a Filaments of B. atropi in a larval O. tipulae animal with host nuclei indicated by asterisks. b Schematic for selection of filamentation mutants. Filamentation was induced with TB + cefotaxime and counted for percent population with filaments, with >5% resulting in filtration followed by a repeat of induction and <5% resulting in plating to isolate single colonies. c Growth of B. atropi in LB or TB + cefotaxime, with percent filaments counted after 48 h at 32 °C. Bar graphs are presented with means and error bars represent SD. Each point represents an independent experiment, p = 0.0054 (**) by two-tailed t-test. d B. atropi strains grown in LB at 32 °C for 36 h with OD600 taken every hour. e Quantification of B. atropi infection in vivo by the number of intestinal nuclei that a single filament or contiguous infection passes along on the anterior-posterior axis. Results are from n = 161 (WT), 129 (LUAb7), and 144 (LUAb7 + gtaB+) infectious events from a total of 30 animals per group examined over 2 independent experiments, p < 0.0001 (****) or p = 0.014 (*) by Mann–Whitney two-tailed t-test. f Representative images from e, with filament ends (color-matched arrowheads), the pharynx (p) and tail (t) indicated. Scale bars are 10 μm.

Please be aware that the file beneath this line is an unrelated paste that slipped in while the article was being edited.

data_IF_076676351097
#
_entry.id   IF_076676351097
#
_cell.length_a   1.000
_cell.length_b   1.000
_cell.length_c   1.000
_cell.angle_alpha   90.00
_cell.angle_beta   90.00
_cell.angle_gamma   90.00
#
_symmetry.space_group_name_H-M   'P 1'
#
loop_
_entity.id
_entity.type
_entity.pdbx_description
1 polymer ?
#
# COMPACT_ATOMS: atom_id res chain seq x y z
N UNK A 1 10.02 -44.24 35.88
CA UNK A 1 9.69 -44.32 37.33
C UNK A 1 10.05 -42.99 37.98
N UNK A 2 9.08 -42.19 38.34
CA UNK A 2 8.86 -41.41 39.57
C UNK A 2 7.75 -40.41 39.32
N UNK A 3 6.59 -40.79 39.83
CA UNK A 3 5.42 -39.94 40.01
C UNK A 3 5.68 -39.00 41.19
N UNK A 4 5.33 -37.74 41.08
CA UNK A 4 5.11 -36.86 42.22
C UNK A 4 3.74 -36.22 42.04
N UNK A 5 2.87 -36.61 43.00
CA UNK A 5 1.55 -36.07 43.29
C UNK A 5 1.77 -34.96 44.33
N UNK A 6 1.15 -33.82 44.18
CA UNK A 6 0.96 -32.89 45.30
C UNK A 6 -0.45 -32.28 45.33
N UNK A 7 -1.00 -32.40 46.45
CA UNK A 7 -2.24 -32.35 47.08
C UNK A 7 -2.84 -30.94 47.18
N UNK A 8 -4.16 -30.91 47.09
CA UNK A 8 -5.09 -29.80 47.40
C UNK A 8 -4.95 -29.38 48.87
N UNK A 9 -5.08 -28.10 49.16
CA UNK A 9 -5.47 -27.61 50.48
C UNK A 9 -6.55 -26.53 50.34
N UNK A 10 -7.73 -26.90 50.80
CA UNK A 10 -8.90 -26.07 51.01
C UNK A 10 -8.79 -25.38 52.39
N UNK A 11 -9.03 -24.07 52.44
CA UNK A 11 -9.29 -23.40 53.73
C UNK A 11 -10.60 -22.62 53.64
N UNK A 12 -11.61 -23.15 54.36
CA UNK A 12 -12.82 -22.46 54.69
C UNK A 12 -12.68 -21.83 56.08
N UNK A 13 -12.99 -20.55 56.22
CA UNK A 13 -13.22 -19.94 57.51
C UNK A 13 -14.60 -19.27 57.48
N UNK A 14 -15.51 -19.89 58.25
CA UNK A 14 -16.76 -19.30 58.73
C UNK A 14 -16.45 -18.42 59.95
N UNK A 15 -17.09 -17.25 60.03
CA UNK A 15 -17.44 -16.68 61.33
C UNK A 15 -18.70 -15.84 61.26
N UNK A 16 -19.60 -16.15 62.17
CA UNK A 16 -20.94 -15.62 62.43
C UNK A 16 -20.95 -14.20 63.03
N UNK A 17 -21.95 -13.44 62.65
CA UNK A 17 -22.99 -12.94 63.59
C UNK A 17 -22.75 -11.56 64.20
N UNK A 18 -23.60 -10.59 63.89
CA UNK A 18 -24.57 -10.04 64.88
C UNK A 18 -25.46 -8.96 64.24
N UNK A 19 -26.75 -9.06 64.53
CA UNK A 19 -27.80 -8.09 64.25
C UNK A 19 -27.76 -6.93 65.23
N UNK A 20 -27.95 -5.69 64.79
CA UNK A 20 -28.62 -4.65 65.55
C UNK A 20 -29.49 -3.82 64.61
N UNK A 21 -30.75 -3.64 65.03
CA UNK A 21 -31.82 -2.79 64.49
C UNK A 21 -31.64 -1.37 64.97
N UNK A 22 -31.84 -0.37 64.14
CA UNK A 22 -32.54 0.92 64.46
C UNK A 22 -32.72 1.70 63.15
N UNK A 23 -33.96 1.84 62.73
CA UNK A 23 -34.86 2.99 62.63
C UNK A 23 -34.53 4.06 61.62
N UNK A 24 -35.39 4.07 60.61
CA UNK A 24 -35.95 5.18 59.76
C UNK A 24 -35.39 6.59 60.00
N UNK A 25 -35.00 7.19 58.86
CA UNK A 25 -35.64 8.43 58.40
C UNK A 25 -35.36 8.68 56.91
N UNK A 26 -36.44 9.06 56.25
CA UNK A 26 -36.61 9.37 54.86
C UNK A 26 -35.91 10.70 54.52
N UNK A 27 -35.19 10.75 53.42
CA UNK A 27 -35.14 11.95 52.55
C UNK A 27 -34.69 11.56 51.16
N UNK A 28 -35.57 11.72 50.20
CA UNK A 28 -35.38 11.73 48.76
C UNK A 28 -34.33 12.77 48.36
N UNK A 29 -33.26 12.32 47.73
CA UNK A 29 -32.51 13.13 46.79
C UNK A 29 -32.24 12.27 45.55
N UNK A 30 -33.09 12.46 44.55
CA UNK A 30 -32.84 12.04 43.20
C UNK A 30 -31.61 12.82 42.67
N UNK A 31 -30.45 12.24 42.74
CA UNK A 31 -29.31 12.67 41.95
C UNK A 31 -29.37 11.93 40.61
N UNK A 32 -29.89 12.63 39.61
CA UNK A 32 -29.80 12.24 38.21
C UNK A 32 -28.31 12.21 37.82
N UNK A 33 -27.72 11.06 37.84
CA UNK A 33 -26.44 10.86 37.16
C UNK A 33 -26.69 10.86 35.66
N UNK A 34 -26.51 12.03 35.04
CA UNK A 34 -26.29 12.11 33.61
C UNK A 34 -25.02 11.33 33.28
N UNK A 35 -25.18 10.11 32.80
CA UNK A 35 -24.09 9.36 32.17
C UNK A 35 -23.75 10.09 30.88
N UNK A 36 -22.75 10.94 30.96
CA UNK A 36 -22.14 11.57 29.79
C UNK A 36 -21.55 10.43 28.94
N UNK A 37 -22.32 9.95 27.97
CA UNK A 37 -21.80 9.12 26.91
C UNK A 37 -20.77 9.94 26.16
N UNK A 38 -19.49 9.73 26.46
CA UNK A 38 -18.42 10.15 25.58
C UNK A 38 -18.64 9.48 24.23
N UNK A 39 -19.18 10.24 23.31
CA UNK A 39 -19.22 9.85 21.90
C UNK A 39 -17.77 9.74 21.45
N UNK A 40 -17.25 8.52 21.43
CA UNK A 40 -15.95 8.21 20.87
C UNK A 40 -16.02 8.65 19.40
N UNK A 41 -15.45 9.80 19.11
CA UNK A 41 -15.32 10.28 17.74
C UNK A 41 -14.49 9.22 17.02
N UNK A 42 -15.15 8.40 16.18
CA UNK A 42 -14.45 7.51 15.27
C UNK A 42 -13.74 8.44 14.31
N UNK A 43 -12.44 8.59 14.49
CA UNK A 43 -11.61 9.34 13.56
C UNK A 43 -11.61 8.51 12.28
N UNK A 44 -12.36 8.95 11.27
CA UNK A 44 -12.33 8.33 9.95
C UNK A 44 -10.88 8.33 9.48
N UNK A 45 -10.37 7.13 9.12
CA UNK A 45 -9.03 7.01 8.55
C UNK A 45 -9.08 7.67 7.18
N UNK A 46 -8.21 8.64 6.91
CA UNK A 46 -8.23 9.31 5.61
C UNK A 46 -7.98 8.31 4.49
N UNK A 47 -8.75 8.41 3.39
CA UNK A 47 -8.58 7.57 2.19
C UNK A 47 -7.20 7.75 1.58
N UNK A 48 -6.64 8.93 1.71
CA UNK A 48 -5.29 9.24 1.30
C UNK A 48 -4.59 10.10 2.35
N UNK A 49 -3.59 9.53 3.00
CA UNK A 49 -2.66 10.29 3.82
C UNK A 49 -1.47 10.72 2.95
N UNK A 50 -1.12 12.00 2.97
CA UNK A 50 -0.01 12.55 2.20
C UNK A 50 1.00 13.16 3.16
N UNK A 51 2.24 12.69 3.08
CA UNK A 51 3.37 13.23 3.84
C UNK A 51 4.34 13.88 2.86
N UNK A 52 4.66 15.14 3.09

The intestine of O. tipulae consists of left-right pairs of polarized epithelial cells running along the anterior-posterior (A-P) axis21 (Fig. 2a). To quantify the cell-to-cell spreading capacity of WT and LUAb7, we pulse infected animals for a short period to limit the number of invasion events and then counted the number of intestinal nuclei that each contiguous infection event passes along the A-P axis. A contiguous infection event is assumed to be the result of replication from a single bacterium. For distinguishable filaments, we assume each filament is the replicative product from a single invasion event. However, we also observed infection foci, especially with LUAb7 infection. These foci are tightly packed clusters of coccobacilli, or a mixture of closely spaced short filaments (4–8 μm) and coccobacilli, and each focus is well separated from the other (Supplementary Fig. 6). We assume one infection focus is the result of one infection event in which the original invading bacterium underwent normal binary division; however, it is also possible that an infection focus is the result of more than one infection event. We observed both phenotypes in animals infected with either WT or LUAb7 strain, albeit at markedly different frequencies. For the WT strain, 95% of infection events were filaments and 5% were foci (n = 162), whereas 9% of infection events were distinguishable filaments (8–14 μm) and 91% were foci (n = 131) in case of LUAb7. When we followed single WT B. atropi filaments in vivo, they spanned an average of 5.7 and a maximum of 15 intestinal nuclei (Fig. 4e, f). By contrast, LUAb7 failed to consistently form long filaments in vivo, with replicating infection foci seen spanning an average of 1.9 and a maximum of 4 intestinal nuclei. Similar to C. elegans, intestinal nuclei in O. tipulae may undergo one nuclear division without cell division during development. Using intestinal membrane staining, we quantified an average of 1.9 intestinal nuclei per cell at both the anterior and posterior end (Supplementary Fig. 7). Therefore, WT B. atropi filaments spread laterally to an average of 3 cells and a maximum of 8 cells at 34 hpi, while the filamentation mutant remains largely restricted to a single cell but occasionally spreads to another cell. Altogether, these data indicate that B. atropi uses filamentation as an intracellular mechanism for cell-to-cell spreading.